We recently had such a water heater installed and are experiencing more hot water at a lower cost than we paid with our traditional gas-fired hot water heater.

Hybrid Heatpump Water Heater

A.O. Smith Voltex Hybrid Electric Water Heater

We installed our new water heater as part of an overall energy efficiency upgrade and were able to get the majority of the cost including installation back as a rebate making this a phenomenal deal for us. This was thanks to the program offered by “Energy Upgrade California” and other options are available in other states. See the dsireusa.org database to see what incentives are located in your area. Now in the interest of full disclosure our water heater went into operation before our new solar array was activated. The increase in our electric use cost more than our decrease in gas use saved due to it moving us up to a higher tiered rate. Once our solar array is online the little electric that we will use from the grid will definitely be at the lowest tier. So if you are considering a heat pump water heater instead of gas, it may not save you money unless you have a lower kWh rate than we do in California and/or have a solar array you are using to generate power.

We will also be switching to a time of use plan which will lower our rate in the morning and overnight while charging us higher rates in the afternoon through 7pm. This will lower our bill significantly as most of our use occurs outside of the higher rate window and our water heater only runs during and shortly after use of hot water which is generally first thing in the morning and later in the evening.

Savings through Tax Benefits

Solar would not make sense financially for most of us without the huge incentives that exist. The tax rebates are only the tip of the iceberg. With a leased solar system, the legal owner of the system (either the solar provider or a bank) is currently able to not only receive all of the federal and local rebates, they also can depreciate 50% of the cost of the system in the first year of the lease! The rest of the depreciation can occur during an accelerated schedule of just a few more years despite the fact that system will generally last in excess of 25 years! Better yet, after the most common, twenty year lease term expires, the system will be worth less than the cost of labor to remove it and return the roof to pre-installed condition. This means that one can expect to keep the system without additional charge after the lease expires. The other benefit of a lease is that most companies include inverter replacement after ten years without additional charge and performance monitoring and warranties throughout the duration of the lease.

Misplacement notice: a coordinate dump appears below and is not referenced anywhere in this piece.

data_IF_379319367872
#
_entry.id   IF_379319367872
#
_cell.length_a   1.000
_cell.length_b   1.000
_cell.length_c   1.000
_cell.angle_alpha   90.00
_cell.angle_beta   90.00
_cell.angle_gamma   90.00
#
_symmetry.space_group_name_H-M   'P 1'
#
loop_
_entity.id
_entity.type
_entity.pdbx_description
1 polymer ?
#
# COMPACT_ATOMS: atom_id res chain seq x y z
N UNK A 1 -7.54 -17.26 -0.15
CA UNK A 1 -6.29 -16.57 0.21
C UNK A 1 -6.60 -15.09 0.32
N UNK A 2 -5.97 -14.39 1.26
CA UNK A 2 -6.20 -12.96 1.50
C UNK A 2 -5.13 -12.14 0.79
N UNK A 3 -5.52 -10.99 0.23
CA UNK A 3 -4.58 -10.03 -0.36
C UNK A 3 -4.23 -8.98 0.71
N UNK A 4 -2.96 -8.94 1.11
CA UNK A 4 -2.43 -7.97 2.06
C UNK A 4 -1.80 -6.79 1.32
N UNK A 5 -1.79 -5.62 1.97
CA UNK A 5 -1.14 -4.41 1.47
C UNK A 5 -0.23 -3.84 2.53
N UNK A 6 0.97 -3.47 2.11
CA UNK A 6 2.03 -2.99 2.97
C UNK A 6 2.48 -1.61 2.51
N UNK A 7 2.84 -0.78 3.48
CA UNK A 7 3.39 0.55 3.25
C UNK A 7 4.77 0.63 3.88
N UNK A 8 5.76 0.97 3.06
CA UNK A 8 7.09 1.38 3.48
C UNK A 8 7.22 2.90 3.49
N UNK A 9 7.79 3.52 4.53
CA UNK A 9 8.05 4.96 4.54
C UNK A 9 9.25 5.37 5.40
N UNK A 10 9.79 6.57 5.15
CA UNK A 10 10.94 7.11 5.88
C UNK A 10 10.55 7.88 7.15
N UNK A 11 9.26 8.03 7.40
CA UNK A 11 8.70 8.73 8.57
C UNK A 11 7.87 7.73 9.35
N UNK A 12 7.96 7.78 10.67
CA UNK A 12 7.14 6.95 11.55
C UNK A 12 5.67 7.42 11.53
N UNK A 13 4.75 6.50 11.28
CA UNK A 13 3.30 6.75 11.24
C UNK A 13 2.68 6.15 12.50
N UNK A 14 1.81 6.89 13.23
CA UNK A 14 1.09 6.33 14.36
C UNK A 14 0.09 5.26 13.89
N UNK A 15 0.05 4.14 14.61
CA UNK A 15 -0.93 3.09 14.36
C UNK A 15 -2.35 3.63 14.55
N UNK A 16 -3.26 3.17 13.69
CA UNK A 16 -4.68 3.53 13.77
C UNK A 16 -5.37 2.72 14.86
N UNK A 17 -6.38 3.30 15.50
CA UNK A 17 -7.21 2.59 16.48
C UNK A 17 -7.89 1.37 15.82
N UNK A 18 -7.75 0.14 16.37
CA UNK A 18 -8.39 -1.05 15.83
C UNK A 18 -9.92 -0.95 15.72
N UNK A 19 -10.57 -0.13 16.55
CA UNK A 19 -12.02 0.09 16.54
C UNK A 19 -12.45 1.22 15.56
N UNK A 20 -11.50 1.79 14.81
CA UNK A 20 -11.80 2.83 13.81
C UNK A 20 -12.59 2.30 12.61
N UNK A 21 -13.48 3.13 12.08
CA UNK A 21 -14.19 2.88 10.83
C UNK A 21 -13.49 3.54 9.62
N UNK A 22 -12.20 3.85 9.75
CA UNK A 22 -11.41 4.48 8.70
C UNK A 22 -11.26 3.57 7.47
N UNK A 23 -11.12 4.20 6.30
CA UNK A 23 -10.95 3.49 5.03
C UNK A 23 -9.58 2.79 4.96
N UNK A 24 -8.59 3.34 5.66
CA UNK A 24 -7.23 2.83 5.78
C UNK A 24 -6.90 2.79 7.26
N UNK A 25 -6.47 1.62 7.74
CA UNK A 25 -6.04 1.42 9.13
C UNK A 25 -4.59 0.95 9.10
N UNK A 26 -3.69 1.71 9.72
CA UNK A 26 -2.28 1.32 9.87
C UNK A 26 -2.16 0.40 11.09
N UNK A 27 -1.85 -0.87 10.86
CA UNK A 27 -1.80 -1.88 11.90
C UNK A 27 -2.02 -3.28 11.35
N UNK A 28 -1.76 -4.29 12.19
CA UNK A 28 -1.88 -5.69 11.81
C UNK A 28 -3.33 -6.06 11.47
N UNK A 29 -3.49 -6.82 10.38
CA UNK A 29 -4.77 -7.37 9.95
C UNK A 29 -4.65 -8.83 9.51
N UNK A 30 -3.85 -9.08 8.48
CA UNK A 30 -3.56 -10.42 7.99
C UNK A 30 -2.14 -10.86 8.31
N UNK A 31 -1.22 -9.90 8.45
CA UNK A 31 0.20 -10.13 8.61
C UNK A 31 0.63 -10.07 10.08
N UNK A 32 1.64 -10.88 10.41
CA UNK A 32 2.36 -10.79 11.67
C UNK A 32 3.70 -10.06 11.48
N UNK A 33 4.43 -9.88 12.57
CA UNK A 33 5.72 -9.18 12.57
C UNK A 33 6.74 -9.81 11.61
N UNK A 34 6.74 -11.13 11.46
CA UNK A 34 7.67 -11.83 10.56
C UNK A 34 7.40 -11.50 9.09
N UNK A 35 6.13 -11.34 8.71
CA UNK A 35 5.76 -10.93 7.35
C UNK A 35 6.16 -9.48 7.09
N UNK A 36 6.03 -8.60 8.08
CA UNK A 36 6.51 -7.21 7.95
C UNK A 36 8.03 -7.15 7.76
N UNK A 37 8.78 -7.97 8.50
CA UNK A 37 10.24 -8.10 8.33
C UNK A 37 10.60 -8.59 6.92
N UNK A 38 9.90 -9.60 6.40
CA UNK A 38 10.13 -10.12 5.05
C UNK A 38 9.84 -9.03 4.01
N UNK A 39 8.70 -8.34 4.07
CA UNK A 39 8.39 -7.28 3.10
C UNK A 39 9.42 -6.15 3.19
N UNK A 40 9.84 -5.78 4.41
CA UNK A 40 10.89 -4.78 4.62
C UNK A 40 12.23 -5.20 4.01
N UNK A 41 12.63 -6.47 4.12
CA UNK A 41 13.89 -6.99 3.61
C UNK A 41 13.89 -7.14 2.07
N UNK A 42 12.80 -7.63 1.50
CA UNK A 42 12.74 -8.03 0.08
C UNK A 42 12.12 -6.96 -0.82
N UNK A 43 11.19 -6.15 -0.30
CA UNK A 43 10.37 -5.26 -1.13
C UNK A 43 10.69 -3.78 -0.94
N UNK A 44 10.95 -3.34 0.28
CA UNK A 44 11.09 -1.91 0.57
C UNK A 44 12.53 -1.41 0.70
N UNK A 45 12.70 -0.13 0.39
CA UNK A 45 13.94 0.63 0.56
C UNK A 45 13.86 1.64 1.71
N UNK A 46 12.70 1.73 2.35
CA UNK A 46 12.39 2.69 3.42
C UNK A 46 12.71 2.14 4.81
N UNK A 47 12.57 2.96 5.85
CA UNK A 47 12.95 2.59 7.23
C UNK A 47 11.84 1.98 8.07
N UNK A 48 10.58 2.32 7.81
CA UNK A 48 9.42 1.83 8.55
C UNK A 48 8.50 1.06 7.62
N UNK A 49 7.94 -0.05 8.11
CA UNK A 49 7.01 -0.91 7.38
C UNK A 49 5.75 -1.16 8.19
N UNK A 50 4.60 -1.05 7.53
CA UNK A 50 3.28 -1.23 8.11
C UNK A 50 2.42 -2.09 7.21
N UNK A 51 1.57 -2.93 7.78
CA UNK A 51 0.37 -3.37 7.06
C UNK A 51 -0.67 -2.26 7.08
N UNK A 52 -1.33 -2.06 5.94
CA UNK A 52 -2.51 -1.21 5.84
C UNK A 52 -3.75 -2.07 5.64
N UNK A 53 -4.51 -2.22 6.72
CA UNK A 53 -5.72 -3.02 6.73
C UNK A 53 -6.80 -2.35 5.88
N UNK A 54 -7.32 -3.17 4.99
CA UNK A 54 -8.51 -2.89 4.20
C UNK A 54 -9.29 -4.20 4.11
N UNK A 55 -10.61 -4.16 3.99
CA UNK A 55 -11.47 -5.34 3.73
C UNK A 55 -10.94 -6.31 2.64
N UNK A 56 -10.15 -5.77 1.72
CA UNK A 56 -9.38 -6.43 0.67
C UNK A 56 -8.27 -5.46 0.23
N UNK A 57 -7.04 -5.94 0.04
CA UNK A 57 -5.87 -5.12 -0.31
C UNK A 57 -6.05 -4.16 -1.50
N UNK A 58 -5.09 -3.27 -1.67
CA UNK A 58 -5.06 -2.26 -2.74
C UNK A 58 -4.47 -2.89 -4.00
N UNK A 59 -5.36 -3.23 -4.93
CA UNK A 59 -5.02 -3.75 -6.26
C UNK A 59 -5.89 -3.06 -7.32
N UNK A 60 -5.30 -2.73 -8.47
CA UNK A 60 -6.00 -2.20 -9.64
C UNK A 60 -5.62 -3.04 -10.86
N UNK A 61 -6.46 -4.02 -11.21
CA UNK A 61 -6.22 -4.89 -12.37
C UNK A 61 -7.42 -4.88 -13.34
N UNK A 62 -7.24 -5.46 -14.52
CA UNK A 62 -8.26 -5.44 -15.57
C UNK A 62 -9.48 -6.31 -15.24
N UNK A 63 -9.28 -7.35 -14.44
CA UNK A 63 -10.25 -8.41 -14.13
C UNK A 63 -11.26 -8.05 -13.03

The very best prices are on pre-paid leases in which the full set of payments is made at the beginning of the lease. The price is generally much lower than a cash purchase would be even when considering rebates.

In our case we purchased premium American designed and manufactured Suniva panels which inflated our system cost. Even with that additional cost our price for the system we leased came to just $2.50/watt from Sungevity. At that price we should have a full payback of our investment in just a few short years with immunity to future increases in the price of electricity for many years to come!

 

Installation of Solar PV Completed

Here’s a run-through of installation day including receipt of panels through installing them onto rack-mounts. Amazingly, they installed all 4.68kW of panels in just one day! The installers were Sunburst Solar and contracted by Sungevity. They were courteous, patient with my questions and chill about my coming up on the roof to watch and photograph.

Our system exceeds our historical demand by a fair bit but with our second EV coming in the near future (more on that in a subsequent post) and an intentional shift from some gas appliances to electric, we should be taking full advantage of our considerable production. Over the next few weeks I’ll be posting about the changes we made, why they are a good idea and of course, about the new EV that’s coming soon!

Big thanks to my awesome project manager (and fellow Presidio Grad) Stuart Fishman and Solar Consultant extraordinaire Nadia Michalack who couldn’t have made this experience any better! Thanks also to David Julius whose installation team did an impeccable job!

Arrval of Solar Panels

The Suniva Panels arrive and everyone on the Sungevity install project gets busy!

Crate of Suniva Solar Panels

Crate of Suniva Solar Panels

Prepping the roof

Installer prepares wiring and junction box.

Panels are installed into racking system

Panels are installed into racking system

Inverter and wireless monitoring

Inverter and wireless monitoring